Record Day on Nasdaq, US Indices Soar on Earnings Reports
The Nasdaq Composite rose to new, uncharted grounds as it hit a record high on Tuesday, while the Dow and S&P 500 brushed against recent peaks as strong earnings underscored the health of corporate America.
By Paolo Palazzi-Xirinachs
Tuesday, April 25, 2017 - 00:00
The Nasdaq hit a record level of 6,036.02, breaching 6,000 for the first time, powered by gains in index heavyweights Apple and Microsoft. The index first touched the 5,000 mark on March 2000 as tech stocks bubbled before tumbling nearly 80 percent through October 2002.
The Dow Jones Industrial Average rose 232.23 points, or 1.12 percent, to 20,996.12, the S&P 500 gained 14.46 points, or 0.61 percent, to 2,388.61. Even the Russell 2000 got in on the action and hit an intraday record high.
Investor focus shifted to the US economy where corporate earnings and data on housing starts underpinned speculation that growth is poised to accelerate a day before Trump is expected to unveil a tax plan that would cut the upper corporate rate to 15 percent. Trump’s decision to impose a fresh tariff rekindled protectionist concern, while shares in Europe rose as political risk abated, though tensions around North Korea continued to simmer.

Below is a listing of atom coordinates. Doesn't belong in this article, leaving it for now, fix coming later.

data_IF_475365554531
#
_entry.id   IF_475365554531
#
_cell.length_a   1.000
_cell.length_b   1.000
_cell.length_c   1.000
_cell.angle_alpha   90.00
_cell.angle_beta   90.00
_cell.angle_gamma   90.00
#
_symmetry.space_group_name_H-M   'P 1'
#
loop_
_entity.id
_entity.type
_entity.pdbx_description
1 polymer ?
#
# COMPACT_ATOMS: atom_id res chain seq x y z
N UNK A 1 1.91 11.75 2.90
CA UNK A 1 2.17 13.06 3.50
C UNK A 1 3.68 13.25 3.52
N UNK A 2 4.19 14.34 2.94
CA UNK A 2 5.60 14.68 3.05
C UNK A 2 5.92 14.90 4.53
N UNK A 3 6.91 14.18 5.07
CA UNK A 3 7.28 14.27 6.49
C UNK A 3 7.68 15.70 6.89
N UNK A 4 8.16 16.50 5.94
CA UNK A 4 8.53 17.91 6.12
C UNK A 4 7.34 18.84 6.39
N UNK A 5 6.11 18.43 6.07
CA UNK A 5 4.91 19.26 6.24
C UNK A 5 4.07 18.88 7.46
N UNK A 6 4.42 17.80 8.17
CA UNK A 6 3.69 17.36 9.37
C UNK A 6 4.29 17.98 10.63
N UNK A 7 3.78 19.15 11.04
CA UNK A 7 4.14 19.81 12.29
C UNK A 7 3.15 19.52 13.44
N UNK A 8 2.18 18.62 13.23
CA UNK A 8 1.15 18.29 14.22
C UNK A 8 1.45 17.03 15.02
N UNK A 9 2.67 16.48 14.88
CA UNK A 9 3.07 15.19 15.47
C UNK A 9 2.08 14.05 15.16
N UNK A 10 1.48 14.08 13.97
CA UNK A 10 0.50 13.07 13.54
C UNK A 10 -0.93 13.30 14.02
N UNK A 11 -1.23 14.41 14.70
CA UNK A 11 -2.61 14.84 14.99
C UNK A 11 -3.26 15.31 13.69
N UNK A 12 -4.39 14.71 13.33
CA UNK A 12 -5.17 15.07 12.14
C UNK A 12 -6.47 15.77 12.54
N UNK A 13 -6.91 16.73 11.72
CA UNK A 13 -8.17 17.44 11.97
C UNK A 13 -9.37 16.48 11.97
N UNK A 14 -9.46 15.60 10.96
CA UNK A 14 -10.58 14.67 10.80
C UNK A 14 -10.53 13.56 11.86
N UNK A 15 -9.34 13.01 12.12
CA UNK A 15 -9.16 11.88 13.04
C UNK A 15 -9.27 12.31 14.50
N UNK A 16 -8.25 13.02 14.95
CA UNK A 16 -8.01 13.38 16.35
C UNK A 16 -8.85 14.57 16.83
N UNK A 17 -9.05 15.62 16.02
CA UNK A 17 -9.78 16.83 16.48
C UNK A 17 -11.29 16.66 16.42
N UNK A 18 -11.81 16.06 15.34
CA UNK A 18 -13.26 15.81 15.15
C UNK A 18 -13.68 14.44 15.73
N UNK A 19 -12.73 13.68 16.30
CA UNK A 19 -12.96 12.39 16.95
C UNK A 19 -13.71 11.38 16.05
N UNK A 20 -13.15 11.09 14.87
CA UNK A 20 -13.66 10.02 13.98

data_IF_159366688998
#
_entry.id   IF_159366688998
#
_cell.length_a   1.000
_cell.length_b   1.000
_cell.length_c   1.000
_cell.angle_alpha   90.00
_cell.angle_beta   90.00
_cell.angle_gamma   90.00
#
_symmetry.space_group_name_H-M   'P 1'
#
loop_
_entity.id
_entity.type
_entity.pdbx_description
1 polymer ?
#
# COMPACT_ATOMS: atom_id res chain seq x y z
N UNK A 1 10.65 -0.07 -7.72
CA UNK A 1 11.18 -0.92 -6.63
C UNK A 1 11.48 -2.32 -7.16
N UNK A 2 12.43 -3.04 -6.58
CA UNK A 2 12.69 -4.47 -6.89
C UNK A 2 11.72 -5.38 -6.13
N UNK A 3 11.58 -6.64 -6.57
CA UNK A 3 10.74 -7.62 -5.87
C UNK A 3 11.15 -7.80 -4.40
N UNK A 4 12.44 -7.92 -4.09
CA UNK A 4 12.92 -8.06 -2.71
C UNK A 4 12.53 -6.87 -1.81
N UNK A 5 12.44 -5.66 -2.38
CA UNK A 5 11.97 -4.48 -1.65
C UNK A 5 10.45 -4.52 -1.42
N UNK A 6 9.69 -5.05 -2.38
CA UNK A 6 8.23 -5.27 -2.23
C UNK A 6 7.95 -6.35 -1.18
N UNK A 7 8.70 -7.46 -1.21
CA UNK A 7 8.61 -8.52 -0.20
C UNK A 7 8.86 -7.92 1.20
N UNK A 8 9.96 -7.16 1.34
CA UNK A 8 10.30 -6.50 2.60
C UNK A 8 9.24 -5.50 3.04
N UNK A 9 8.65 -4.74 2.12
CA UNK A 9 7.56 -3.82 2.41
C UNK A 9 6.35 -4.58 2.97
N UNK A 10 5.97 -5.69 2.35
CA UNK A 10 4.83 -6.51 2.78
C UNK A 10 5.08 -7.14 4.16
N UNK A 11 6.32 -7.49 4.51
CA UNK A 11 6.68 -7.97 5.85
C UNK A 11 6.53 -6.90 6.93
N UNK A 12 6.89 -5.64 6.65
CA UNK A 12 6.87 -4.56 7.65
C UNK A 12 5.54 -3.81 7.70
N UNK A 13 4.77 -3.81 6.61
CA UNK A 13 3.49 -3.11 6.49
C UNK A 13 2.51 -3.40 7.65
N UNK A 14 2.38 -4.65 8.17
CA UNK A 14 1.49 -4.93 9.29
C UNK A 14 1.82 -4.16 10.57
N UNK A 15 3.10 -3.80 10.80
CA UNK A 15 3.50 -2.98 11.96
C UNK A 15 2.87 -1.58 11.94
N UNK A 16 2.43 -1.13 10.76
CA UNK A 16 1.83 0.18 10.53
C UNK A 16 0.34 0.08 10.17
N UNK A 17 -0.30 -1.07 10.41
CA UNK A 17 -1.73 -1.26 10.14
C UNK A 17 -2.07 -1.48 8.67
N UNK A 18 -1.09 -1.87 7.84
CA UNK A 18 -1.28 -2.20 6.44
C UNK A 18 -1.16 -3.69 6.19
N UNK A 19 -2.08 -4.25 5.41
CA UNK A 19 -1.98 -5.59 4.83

The S&P 500 touched its day's high after the Wall Street Journal reported on Trump's tax proposal, expected on Wednesday. Overall profits of S&P 500 companies are estimated to have risen 11.4 percent in the first quarter, the most since 2011, according to Thomson Reuters I/B/E/S.
The market is being driven by earnings coming from the Dow companies, the largest of the large, in particular Caterpillar, really driving on the theme that US corporate profitability is on track to provide some significant year-over-year earnings growth. That in and of itself is a fantastic story, and set's investors long-term anxiety at ease - for the moment.
The Loonie (Canadian dollar) dropped 0.5 percent to 1.35648 per dollar as Trump intensified a trade dispute with Canada, slapping tariffs of up to 24 percent on imported softwood lumber. Mexico’s peso also lost 0.8 percent to 18.8893 per dollar, as NAFTA's power dwindles.
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